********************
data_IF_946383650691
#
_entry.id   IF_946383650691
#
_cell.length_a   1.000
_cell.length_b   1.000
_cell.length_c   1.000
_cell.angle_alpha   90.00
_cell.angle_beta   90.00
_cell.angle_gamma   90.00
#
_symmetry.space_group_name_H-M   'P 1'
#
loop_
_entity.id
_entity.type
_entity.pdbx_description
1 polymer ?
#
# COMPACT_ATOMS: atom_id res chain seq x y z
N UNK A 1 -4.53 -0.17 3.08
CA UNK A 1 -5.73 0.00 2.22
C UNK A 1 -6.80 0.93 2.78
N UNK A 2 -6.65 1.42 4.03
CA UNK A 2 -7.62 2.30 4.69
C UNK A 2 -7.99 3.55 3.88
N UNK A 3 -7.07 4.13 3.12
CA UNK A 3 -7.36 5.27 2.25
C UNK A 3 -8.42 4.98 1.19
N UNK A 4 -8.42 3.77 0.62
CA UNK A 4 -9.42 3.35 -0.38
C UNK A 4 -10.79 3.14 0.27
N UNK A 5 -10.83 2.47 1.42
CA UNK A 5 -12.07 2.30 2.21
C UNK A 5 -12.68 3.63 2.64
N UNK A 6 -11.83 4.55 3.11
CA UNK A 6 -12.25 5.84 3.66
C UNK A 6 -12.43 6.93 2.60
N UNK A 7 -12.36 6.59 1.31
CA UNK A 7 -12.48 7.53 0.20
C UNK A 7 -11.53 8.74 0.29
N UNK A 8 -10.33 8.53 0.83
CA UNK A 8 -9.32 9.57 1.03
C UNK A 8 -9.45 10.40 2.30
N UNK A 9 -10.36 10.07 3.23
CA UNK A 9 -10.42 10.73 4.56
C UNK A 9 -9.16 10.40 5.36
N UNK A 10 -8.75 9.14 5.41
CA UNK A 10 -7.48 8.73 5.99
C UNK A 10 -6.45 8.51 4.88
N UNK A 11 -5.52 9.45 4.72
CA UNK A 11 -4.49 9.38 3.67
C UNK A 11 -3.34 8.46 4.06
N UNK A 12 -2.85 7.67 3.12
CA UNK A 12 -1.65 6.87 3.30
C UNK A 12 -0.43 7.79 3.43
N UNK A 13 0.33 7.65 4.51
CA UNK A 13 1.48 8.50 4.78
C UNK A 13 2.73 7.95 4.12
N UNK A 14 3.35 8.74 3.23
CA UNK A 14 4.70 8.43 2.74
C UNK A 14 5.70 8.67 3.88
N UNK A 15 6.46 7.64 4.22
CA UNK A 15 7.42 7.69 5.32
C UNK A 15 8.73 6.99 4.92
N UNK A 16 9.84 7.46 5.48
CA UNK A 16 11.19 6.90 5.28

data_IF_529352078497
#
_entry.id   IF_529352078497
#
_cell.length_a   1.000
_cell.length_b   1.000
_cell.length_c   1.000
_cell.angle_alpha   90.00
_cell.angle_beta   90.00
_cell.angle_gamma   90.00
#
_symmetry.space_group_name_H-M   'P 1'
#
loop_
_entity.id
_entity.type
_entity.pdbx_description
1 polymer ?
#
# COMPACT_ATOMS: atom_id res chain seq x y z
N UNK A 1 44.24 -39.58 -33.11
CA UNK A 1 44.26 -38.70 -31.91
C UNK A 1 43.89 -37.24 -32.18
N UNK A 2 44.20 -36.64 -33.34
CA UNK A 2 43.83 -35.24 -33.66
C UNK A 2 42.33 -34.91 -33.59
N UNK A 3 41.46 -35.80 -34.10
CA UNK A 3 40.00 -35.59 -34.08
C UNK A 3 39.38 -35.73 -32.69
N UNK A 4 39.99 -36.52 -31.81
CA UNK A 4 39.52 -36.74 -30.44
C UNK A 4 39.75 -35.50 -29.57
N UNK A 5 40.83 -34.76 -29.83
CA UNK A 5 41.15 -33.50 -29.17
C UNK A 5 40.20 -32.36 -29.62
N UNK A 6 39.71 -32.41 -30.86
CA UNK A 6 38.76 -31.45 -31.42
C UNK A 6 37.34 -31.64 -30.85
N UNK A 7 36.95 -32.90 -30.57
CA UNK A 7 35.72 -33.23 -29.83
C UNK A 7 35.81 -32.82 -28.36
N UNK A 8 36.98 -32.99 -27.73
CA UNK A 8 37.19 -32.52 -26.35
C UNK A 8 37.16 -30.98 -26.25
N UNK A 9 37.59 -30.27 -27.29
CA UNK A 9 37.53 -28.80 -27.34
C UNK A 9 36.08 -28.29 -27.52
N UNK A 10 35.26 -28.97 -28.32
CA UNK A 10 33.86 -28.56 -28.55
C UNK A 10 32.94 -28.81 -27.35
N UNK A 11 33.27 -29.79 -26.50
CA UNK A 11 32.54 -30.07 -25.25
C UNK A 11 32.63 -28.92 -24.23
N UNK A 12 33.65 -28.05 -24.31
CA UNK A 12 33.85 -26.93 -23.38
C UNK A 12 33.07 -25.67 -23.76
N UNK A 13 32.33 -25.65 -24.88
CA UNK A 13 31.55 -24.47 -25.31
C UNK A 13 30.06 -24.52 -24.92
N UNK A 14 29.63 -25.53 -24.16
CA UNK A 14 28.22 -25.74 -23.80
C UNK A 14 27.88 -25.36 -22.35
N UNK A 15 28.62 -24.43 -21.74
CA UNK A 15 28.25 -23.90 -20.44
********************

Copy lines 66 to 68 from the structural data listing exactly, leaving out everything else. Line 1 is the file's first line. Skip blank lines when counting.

N UNK A 16 9.84 7.46 5.48
CA UNK A 16 11.19 6.90 5.28

data_IF_529352078497